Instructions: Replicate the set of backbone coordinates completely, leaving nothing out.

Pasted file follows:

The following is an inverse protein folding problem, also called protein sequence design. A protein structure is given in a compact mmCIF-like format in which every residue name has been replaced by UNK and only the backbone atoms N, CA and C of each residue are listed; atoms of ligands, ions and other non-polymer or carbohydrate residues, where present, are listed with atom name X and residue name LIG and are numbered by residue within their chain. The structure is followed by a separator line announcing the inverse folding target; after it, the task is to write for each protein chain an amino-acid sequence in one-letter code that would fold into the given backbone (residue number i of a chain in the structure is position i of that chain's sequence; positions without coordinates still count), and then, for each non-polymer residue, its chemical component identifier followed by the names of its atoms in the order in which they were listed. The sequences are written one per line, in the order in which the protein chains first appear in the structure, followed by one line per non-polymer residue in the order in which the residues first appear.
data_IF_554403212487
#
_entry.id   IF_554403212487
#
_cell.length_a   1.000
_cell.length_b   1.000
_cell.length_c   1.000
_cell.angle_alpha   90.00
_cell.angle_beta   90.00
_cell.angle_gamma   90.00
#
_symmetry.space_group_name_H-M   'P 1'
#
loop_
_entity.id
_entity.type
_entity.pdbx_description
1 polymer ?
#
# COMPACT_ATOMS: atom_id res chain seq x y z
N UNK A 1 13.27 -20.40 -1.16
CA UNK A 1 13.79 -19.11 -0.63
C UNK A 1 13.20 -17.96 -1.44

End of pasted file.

The following is an inverse protein folding problem, also called protein sequence design. A protein structure is given in a compact mmCIF-like format in which every residue name has been replaced by UNK and only the backbone atoms N, CA and C of each residue are listed; atoms of ligands, ions and other non-polymer or carbohydrate residues, where present, are listed with atom name X and residue name LIG and are numbered by residue within their chain. The structure is followed by a separator line announcing the inverse folding target; after it, the task is to write for each protein chain an amino-acid sequence in one-letter code that would fold into the given backbone (residue number i of a chain in the structure is position i of that chain's sequence; positions without coordinates still count), and then, for each non-polymer residue, its chemical component identifier followed by the names of its atoms in the order in which they were listed. The sequences are written one per line, in the order in which the protein chains first appear in the structure, followed by one line per non-polymer residue in the order in which the residues first appear.
data_IF_554403212487
#
_entry.id   IF_554403212487
#
_cell.length_a   1.000
_cell.length_b   1.000
_cell.length_c   1.000
_cell.angle_alpha   90.00
_cell.angle_beta   90.00
_cell.angle_gamma   90.00
#
_symmetry.space_group_name_H-M   'P 1'
#
loop_
_entity.id
_entity.type
_entity.pdbx_description
1 polymer ?
#
# COMPACT_ATOMS: atom_id res chain seq x y z
N UNK A 1 13.27 -20.40 -1.16
CA UNK A 1 13.79 -19.11 -0.63
C UNK A 1 13.20 -17.96 -1.44